Hip Impingement Syndrome and its Treatment (1)

Hip Impingement Syndrome and its Treatment

What is Hip impingement syndrome?

Hip impingement syndrome affects athletes who participate in sports that involve a lot of hip movements, such as football, hockey, basketball, kickboxing, taekwondo, and other high-impact sports. Femoroacetabular impingement is another term for hip impingement syndrome (FAI). Early detection is critical for avoiding serious secondary harm. Hip impingement syndrome causes hip and groin discomfort, which can be exacerbated by accelerated sports, crouching, climbing stairs, and extended sitting. Stiffness around the hip & groin, Restricted ROM, and clicking locking, or giving way may be present. Consult an orthopedic surgeon or a skilled physiotherapist for an early and precise diagnosis. It is caused by repeated and typically supraphysiologic hip rotation and flexion.

Hip Impingement Syndrome is classified into three types: Pincer Impingement (occurs due to bony overgrowth along the anterolateral rim of the acetabulum), Cam Impingement (femoral head is not round and cannot rotate smoothly inside the acetabulum, a bump forms on the edge of the femoral head), and Mixed Impingement (femoral head is not round and cannot rotate smoothly inside the acetabulum, a bump forms on the edge of (both the pincer & cam-type impingement present).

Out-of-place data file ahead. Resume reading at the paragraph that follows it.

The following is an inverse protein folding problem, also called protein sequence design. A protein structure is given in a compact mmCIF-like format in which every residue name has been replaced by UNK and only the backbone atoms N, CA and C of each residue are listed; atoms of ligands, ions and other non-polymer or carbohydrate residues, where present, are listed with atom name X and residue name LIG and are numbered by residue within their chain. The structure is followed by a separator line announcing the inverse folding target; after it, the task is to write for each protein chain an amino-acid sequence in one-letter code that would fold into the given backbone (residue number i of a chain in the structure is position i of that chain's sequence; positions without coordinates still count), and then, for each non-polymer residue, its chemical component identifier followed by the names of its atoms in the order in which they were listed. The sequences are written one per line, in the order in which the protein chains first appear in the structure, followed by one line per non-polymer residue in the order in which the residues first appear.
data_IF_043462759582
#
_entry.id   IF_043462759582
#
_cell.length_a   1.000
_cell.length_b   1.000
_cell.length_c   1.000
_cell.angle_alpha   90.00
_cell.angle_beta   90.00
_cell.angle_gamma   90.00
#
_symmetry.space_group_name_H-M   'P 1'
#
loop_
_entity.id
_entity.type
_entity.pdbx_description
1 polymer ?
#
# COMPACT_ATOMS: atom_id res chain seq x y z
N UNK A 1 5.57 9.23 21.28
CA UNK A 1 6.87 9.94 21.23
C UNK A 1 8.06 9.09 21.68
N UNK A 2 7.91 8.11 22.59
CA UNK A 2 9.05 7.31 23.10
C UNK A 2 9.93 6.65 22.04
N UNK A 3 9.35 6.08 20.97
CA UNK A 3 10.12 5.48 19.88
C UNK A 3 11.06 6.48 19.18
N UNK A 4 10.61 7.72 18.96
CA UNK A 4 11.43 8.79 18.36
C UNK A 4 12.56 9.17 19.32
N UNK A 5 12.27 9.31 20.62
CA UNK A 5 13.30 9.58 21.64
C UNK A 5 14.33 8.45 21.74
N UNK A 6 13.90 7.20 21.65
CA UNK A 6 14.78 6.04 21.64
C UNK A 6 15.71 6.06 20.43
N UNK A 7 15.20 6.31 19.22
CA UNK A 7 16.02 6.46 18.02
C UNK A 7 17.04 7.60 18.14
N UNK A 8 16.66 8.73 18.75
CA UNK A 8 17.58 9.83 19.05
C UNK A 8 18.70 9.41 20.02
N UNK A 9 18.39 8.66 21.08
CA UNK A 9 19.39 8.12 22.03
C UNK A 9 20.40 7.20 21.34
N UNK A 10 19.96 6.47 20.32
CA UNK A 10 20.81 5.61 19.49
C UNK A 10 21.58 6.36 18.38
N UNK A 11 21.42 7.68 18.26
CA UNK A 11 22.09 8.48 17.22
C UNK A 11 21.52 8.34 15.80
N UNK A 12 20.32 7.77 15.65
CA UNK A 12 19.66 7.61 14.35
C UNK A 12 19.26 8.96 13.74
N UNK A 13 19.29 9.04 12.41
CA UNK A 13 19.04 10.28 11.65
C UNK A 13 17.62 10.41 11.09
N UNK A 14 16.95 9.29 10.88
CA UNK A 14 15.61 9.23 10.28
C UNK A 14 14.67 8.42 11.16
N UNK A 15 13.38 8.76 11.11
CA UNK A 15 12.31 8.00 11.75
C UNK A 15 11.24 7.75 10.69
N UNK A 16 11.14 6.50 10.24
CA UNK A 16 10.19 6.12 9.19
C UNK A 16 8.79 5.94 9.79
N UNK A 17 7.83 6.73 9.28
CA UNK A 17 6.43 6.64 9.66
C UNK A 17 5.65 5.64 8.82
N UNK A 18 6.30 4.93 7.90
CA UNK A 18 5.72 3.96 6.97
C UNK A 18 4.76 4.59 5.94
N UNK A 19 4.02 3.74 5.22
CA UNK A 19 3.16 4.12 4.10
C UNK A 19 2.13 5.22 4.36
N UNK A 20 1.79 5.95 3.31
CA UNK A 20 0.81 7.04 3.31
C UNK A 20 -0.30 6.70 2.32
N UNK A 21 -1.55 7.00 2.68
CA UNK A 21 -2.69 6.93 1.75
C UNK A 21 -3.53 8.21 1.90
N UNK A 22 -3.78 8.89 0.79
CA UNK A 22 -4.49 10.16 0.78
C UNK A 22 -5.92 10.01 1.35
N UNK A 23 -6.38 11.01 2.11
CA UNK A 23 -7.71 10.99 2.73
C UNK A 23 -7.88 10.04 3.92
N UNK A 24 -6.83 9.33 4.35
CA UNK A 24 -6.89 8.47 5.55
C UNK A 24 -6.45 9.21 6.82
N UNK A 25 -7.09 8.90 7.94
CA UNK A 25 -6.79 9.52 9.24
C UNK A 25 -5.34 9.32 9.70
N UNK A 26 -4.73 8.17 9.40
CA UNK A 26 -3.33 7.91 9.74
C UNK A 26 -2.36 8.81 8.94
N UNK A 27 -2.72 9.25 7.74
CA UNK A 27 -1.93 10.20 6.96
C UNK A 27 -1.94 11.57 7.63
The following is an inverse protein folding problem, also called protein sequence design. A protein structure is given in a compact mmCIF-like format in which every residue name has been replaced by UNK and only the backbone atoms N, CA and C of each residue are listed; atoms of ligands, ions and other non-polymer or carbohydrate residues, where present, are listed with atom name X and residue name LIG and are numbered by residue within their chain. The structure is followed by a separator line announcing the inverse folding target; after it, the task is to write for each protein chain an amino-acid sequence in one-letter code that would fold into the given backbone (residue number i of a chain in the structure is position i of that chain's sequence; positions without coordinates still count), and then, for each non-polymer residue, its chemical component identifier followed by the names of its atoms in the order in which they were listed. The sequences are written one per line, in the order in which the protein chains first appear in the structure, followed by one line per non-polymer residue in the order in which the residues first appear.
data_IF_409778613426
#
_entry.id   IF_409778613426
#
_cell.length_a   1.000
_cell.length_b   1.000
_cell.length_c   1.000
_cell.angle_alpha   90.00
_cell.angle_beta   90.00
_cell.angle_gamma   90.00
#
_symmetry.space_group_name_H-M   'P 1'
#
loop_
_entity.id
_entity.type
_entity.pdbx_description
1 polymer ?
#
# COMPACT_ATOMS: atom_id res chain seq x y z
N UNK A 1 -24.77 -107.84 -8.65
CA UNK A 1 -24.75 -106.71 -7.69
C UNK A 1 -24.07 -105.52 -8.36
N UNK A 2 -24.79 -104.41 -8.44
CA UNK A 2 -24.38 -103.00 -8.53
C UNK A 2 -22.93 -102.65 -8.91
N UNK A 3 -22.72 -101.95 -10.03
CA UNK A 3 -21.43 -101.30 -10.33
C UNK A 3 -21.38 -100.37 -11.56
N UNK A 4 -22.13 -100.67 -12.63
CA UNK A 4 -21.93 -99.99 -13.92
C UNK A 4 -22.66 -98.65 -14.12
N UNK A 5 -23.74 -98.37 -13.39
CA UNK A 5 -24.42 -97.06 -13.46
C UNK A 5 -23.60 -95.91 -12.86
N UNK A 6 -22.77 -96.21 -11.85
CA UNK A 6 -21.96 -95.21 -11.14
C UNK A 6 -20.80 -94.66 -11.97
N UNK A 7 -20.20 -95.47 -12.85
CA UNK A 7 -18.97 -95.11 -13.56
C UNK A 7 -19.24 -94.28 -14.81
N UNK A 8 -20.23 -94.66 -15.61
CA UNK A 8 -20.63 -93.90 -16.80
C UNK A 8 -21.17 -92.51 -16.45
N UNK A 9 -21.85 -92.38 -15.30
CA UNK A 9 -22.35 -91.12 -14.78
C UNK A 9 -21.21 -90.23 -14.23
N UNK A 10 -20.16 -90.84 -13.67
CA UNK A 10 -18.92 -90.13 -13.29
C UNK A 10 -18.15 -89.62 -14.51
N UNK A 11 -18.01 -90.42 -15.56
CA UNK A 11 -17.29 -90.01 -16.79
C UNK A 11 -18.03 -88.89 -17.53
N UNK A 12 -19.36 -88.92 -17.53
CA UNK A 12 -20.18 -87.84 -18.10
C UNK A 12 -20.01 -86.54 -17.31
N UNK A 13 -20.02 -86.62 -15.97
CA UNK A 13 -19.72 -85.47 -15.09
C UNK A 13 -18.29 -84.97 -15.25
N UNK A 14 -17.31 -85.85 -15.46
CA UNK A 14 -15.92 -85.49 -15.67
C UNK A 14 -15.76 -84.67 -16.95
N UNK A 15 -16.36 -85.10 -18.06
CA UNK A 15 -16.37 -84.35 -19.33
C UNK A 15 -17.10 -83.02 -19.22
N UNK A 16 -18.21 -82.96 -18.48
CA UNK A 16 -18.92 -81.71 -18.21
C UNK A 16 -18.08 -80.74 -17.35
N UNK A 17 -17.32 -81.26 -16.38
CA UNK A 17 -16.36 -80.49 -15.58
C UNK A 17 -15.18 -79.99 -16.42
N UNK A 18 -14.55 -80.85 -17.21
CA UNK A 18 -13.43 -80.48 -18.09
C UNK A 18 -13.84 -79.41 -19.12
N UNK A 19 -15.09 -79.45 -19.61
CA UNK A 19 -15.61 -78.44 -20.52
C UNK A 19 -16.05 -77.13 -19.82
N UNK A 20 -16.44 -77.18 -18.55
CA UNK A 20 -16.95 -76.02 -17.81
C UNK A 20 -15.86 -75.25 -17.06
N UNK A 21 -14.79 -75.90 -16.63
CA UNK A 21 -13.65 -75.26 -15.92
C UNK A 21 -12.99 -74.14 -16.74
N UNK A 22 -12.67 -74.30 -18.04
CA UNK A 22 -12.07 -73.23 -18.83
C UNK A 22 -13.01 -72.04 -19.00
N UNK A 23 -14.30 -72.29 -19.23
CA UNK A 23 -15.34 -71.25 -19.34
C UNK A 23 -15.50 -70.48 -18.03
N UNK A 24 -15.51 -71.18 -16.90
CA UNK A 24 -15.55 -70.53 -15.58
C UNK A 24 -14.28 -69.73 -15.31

Physiotherapy treatment and preventive measures for Hip Impingement-

MANUAL THERAPY (hip extension, internal rotation, and lateral rotation with distraction, as well as mobilization with movement).


EXERCISE FOR STRENGTHENING (for glut max, glut med, external rotators, abdominal and lower limb muscles in general).

USE A BRACE – The brace did change the kinematics of individuals with Hip Impingement Syndrome by reducing hip motions (flexion, internal rotation, and adduction) during everyday activities (squat, stair climbing, and stair descending).


Physiotherapy rehabilitation after hip impingement surgery.

MANUAL THERAPEUTICS (Myofascial release, trigger point release, soft tissue mobilization, and lumbar mobilization).

MASSAGE of the rectus femoris, adductors, TFL, glut medius/minimus, and pectineus muscles, as well as the fascia.

Deep Hip rotator muscle retraining.

STRETCHING of hip muscles and posterior capsule.

Gym / aquatic exercise program.

Stationary cycling.

Walking in the pool.

SWIMMING (no kicking until 6-8 weeks post-op).


Squatting, lunges, leg extension & hamstring curls.

Core stability & postural balance exercise.

Functional program (6-8 weeks post-surgery).

Also, Agility training.

SPORTS SPECIFIC DRILLS (like foot drills/serving practice (tennis); corner hit-outs/tackling drills (hockey)).

Return to sports.

In addition, Training in the patient’s normal sports environment started 10-12 weeks post-surgery.

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